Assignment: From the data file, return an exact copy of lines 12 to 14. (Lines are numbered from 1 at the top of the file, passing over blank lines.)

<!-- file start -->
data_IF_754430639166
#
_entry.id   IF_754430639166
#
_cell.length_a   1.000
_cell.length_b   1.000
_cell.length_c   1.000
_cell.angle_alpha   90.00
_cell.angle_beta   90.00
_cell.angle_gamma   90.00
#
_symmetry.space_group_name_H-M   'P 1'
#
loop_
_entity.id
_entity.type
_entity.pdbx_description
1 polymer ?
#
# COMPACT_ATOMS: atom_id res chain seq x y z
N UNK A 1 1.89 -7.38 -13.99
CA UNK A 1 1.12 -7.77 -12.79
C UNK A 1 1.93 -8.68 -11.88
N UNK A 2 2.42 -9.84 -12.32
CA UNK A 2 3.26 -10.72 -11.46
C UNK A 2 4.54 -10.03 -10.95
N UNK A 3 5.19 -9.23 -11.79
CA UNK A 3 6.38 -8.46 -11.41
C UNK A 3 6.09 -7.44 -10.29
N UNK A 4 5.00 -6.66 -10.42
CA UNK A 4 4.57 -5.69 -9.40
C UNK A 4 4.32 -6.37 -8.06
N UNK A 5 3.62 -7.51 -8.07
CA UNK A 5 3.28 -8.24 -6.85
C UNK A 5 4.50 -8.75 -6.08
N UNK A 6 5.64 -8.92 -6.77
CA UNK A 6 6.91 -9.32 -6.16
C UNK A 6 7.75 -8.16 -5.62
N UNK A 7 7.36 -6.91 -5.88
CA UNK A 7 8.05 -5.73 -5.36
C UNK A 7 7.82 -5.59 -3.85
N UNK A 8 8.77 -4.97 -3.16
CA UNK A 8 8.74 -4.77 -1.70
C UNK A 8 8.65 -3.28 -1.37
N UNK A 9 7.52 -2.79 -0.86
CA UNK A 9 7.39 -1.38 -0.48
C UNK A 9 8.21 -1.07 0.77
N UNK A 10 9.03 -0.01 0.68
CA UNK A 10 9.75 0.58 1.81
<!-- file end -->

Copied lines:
_symmetry.space_group_name_H-M   'P 1'
#
loop_